In Minnesota, Mike Zimmer has the team moving in the right direction.  Predictably, the defense is vastly improved and offers several young weapons to boot.  This while the Vikings’ offense is on the mend with the installment of Teddy Bridgewater under center.  The Vikings could bolster the offense in the upcoming draft with the selection of an offensive lineman in the first round and a running back near the top of the second.  Things are clearly looking up for the Vikings in a division where both the Lions and Bears are going through great changes, which only serves to help the Vikings’ playoff aspiration.

In the end, this decision likely comes down to familiarity versus promise.  Both teams can offer financial security, though the edge is probably given to Cincinnati with more money to spend and a proven track record of allowing players to earn what they sign for.  Meanwhile, both teams offer familiar coaches. Although Cincinnati offers more, the Vikings offer maybe the most important one in Mike Zimmer.

As far as teammates and winning goes, this is where familiarity versus promise kicks in.  Michael Johnson has a very close relationship with what could be his Bengals teammates.  He knows what to expect on defense and from his role, and he knows this team will be in the playoff hunt.  Can they get over the playoff hump?  Can Johnson help them do so, even considering they failed to win that elusive playoff game during his time there?  This will be the big question, as all players seek that Super Bowl victory.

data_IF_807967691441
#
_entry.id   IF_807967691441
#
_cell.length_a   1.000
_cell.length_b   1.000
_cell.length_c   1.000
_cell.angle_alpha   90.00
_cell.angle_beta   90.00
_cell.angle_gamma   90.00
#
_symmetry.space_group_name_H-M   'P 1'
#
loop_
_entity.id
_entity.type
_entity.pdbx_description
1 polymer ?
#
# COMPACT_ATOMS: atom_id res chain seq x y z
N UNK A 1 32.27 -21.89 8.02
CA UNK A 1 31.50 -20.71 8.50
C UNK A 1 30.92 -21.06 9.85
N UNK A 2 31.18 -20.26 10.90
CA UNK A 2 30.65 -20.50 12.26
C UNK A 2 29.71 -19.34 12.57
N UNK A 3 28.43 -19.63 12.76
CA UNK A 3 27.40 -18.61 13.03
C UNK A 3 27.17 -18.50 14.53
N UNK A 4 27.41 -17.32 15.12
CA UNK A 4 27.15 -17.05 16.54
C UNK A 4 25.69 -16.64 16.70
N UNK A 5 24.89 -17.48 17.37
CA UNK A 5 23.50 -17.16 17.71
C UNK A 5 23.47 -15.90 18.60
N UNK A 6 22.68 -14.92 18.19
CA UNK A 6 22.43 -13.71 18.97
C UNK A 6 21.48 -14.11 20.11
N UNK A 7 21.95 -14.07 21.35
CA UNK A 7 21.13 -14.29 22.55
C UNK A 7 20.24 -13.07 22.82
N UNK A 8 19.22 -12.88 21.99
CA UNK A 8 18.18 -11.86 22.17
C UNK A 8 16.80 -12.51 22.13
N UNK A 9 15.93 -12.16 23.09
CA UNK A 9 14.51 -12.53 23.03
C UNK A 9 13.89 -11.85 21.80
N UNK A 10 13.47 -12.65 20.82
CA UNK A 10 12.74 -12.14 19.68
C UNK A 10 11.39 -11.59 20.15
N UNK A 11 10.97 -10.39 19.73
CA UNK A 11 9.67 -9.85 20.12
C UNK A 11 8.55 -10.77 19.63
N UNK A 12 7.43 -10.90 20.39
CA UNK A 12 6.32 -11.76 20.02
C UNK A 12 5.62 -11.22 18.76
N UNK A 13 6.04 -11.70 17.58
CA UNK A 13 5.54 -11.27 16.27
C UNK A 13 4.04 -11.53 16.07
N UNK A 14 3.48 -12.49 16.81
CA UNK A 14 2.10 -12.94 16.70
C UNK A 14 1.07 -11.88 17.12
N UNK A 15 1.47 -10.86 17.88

The Vikings offer a great group of young players on defense.  Mike Zimmer has them clicking and they’ll likely only get better as time goes.  And with the NFC North largely in transition, it’s possible the team earns a playoff berth, though they’d likely have to battle with conference for a Wild Card spot assuming the Packers remain the class of the North.  Either way, the playoff outlook may not be as different for these teams as one might initially think.

This decision will be tight, as both teams offer a highly appealing situation.  In the end, remaining as third party as possible, I believe Michael Johnson ends up in Cincinnati.

After learning what he did this past season, consistency and financial security could likely prove to be at the top of Johnson’s priority list.  After signing one of the NFL’s most lucrative deals, Johnson found out that these are just words on paper when teams want them to.   The Vikings may be as loyal and devoted to their players as the Bengals are, but with a track record of doing so, the Bengals won’t have to sell Johnson on this, he already knows.

This while Johnson’s personal life will be assured in Cincinnati.  He’ll have fun both at work and off the field with so many close friends around.  After just being fired by your previous employer, would financial security and personal life enjoyment appeal to you?  Likely so.  I believe it will for Michael Johnson as well.